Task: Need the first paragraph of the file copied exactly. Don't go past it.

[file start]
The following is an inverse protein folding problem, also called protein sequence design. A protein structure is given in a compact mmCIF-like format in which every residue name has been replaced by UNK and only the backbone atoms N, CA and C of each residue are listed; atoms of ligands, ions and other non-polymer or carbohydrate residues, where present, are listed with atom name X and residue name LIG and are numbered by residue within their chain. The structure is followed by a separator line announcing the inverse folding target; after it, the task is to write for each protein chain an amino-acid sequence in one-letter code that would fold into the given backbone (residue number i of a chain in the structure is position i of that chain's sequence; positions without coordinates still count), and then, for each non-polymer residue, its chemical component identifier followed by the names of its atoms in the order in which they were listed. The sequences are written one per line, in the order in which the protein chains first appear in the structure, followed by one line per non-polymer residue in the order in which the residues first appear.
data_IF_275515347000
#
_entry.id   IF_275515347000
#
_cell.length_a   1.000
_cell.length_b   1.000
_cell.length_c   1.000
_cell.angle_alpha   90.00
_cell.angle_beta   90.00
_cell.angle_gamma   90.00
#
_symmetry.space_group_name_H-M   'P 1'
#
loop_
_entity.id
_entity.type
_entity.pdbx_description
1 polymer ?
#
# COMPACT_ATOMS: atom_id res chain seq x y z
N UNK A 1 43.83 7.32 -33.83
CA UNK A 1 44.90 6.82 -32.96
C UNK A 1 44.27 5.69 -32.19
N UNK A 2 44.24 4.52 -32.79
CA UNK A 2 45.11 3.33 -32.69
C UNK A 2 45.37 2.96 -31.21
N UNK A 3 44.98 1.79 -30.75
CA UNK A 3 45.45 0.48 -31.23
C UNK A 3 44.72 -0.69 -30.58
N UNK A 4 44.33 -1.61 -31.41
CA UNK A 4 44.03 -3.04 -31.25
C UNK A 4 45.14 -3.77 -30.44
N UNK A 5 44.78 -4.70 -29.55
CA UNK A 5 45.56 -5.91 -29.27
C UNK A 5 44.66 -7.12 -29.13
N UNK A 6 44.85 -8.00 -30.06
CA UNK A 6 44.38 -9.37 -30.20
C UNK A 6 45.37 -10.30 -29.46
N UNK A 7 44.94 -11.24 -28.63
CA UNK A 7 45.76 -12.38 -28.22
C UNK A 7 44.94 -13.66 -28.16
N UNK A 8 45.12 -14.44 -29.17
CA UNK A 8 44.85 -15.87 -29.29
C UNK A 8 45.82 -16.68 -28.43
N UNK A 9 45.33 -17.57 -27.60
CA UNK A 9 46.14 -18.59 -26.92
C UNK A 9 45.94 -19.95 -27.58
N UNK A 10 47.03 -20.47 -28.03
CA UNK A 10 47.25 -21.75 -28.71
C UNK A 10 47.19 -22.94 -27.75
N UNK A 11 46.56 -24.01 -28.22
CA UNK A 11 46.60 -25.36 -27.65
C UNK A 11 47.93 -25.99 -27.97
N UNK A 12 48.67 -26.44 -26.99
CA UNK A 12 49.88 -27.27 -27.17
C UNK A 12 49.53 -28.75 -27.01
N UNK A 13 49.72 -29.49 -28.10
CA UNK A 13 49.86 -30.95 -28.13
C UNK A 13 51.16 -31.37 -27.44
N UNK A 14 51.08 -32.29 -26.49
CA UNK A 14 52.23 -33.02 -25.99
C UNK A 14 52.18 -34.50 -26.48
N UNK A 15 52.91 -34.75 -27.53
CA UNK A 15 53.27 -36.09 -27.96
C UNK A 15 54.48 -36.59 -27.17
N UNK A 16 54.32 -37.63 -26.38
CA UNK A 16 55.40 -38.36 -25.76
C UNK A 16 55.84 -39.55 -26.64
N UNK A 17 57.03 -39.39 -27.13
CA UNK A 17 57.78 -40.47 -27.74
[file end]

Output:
The following is an inverse protein folding problem, also called protein sequence design. A protein structure is given in a compact mmCIF-like format in which every residue name has been replaced by UNK and only the backbone atoms N, CA and C of each residue are listed; atoms of ligands, ions and other non-polymer or carbohydrate residues, where present, are listed with atom name X and residue name LIG and are numbered by residue within their chain. The structure is followed by a separator line announcing the inverse folding target; after it, the task is to write for each protein chain an amino-acid sequence in one-letter code that would fold into the given backbone (residue number i of a chain in the structure is position i of that chain's sequence; positions without coordinates still count), and then, for each non-polymer residue, its chemical component identifier followed by the names of its atoms in the order in which they were listed. The sequences are written one per line, in the order in which the protein chains first appear in the structure, followed by one line per non-polymer residue in the order in which the residues first appear.